Emodin alleviates gemcitabine resistance in pancreatic cancer by inhibiting MDR1/P‑glycoprotein and MRPs expression
- Hongchun Guo
- Feng Liu
- Shuguang Yang
- Tao Xue
Affiliations: Department of General Surgery, Shanxian Central Hospital, Heze, Shandong 274300, P.R. China, Department of Neurosurgery, Shanxian Central Hospital, Heze, Shandong 274300, P.R. China, Department of Trauma Surgery, The First Affiliated Hospital of Wenzhou Medical University, Wenzhou, Zhejiang 325000, P.R. China
- Published online on: August 27, 2020 https://doi.org/10.3892/ol.2020.12030
Copyright: © Guo
et al. This is an open access article distributed under the
terms of Creative
Commons Attribution License.
Views: 0 (Spandidos Publications: | PMC Statistics: )
Total PDF Downloads: 0 (Spandidos Publications: | PMC Statistics: )
This article is mentioned in:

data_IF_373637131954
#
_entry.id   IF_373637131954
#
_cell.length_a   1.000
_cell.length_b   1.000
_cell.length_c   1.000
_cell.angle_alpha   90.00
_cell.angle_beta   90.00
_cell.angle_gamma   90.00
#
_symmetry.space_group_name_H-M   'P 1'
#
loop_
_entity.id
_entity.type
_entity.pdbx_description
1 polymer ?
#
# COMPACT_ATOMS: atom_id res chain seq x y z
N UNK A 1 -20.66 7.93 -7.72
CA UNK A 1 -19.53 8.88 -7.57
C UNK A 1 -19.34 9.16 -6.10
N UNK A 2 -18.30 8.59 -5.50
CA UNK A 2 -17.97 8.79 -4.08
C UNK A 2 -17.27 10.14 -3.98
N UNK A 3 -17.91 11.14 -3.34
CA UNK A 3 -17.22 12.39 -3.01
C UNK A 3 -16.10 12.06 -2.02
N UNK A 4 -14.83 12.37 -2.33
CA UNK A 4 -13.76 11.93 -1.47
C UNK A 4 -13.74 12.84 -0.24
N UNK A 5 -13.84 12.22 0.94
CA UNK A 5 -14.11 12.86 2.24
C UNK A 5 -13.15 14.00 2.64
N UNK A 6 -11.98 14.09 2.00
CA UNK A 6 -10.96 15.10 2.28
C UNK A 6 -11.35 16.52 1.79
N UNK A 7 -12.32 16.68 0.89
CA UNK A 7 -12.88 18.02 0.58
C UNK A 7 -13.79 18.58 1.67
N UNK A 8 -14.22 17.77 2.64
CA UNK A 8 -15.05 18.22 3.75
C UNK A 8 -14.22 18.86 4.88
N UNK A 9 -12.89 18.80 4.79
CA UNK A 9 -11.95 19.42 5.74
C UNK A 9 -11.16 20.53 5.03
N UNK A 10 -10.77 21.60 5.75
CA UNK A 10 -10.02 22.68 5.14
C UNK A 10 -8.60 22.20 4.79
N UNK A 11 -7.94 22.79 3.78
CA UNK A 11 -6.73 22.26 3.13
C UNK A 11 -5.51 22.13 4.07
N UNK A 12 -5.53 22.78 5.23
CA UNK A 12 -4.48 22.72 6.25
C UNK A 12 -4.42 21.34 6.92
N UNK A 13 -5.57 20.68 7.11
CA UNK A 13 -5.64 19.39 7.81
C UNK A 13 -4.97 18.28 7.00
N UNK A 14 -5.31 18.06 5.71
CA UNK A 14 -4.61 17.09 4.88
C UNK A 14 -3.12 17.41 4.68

Gemcitabine is a gold standard chemotherapeutic agent for pancreatic cancer. However, gemcitabine has limited effectiveness due to the short‑term development of chemoresistance. Emodin, a natural anthraquinone derivative isolated from the roots of rheumatic palm leaves prevents immunosuppression and exerts anticancer effects. The present study aimed to evaluate the effect of emodin on gemcitabine resistance. Gemcitabine‑resistant PANC‑1 pancreatic cancer cell xenografts were established in athymic mice, which were randomly assigned into four treatments groups as follows: Gemcitabine group, Emodin group, Gemcitabine+Emodin group and Negative control group. Body weight, tumor volume and tumor weight were measured over the course of treatment. The effect of each treatment on tumor tissue proliferation and apoptosis from nude mice was evaluated by using immunohistochemistry. The effect of each treatment on the proliferation of gemcitabine‑resistant PANC‑1 cells was also determined by using the Cell Counting Kit‑8. Then, reverse transcription‑quantitative (RT‑q) PCR and western blotting were used to detect the mRNA and protein expression, respectively, of multidrug resistance gene 1 (MDR1) and the drug resistance‑related proteins MRP1 and MRP5. The function and expression level of DR1 gene product, p‑glycoprotein, was also analysed by flow cytometry and RT‑qPCR, respectively. The results demonstrated that the combination of gemcitabine and emodin significantly reduced xenograft volume and reduced tumor growth in mice compared with treatment with gemcitabine or emodin only. In addition, emodin treatment reduced resistance to gemcitabine, which was characterized by the downregulation of P‑glycoprotein, MRP1 and MRP5 expression in the group receiving combination treatment. The level of P‑glycoprotein was also decreased in the group treated with gemcitabine+emodin compared with the single treatment groups. Taken together, these results demonstrated that emodin enhanced gemcitabine efficacy in tumor treatment and alleviated gemcitabine resistance in PANC‑1 cell xenografts in mice via suppressing MDR1/P‑glycoprotein and MRP expression.